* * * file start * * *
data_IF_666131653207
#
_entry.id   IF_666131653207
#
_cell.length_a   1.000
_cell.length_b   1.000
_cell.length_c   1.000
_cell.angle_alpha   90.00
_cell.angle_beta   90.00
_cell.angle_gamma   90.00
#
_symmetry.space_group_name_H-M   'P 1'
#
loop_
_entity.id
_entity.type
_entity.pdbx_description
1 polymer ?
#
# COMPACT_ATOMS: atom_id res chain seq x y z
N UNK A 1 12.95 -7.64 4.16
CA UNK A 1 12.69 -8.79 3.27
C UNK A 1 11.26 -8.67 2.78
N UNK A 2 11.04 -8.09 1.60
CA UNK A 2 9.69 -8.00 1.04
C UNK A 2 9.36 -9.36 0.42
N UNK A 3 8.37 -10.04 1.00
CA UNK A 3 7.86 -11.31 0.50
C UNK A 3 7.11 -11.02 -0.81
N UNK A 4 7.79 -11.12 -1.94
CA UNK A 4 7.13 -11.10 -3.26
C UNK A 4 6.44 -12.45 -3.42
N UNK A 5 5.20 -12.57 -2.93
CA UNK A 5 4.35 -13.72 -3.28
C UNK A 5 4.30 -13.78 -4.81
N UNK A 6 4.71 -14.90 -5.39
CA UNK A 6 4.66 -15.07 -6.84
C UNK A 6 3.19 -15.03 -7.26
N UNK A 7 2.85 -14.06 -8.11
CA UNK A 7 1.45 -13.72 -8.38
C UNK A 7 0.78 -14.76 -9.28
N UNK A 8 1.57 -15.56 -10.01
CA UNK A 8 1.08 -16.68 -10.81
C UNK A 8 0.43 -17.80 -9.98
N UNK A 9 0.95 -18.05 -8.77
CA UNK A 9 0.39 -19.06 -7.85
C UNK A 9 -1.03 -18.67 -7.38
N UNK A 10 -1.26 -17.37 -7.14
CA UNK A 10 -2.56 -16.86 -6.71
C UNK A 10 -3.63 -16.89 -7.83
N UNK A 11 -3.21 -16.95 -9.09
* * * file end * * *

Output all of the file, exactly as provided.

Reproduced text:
data_IF_666131653207
#
_entry.id   IF_666131653207
#
_cell.length_a   1.000
_cell.length_b   1.000
_cell.length_c   1.000
_cell.angle_alpha   90.00
_cell.angle_beta   90.00
_cell.angle_gamma   90.00
#
_symmetry.space_group_name_H-M   'P 1'
#
loop_
_entity.id
_entity.type
_entity.pdbx_description
1 polymer ?
#
# COMPACT_ATOMS: atom_id res chain seq x y z
N UNK A 1 12.95 -7.64 4.16
CA UNK A 1 12.69 -8.79 3.27
C UNK A 1 11.26 -8.67 2.78
N UNK A 2 11.04 -8.09 1.60
CA UNK A 2 9.69 -8.00 1.04
C UNK A 2 9.36 -9.36 0.42
N UNK A 3 8.37 -10.04 1.00
CA UNK A 3 7.86 -11.31 0.50
C UNK A 3 7.11 -11.02 -0.81
N UNK A 4 7.79 -11.12 -1.94
CA UNK A 4 7.13 -11.10 -3.26
C UNK A 4 6.44 -12.45 -3.42
N UNK A 5 5.20 -12.57 -2.93
CA UNK A 5 4.35 -13.72 -3.28
C UNK A 5 4.30 -13.78 -4.81
N UNK A 6 4.71 -14.90 -5.39
CA UNK A 6 4.66 -15.07 -6.84
C UNK A 6 3.19 -15.03 -7.26
N UNK A 7 2.85 -14.06 -8.11
CA UNK A 7 1.45 -13.72 -8.38
C UNK A 7 0.78 -14.76 -9.28
N UNK A 8 1.57 -15.56 -10.01
CA UNK A 8 1.08 -16.68 -10.81
C UNK A 8 0.43 -17.80 -9.98
N UNK A 9 0.95 -18.05 -8.77
CA UNK A 9 0.39 -19.06 -7.85
C UNK A 9 -1.03 -18.67 -7.38
N UNK A 10 -1.26 -17.37 -7.14
CA UNK A 10 -2.56 -16.86 -6.71
C UNK A 10 -3.63 -16.89 -7.83
N UNK A 11 -3.21 -16.95 -9.09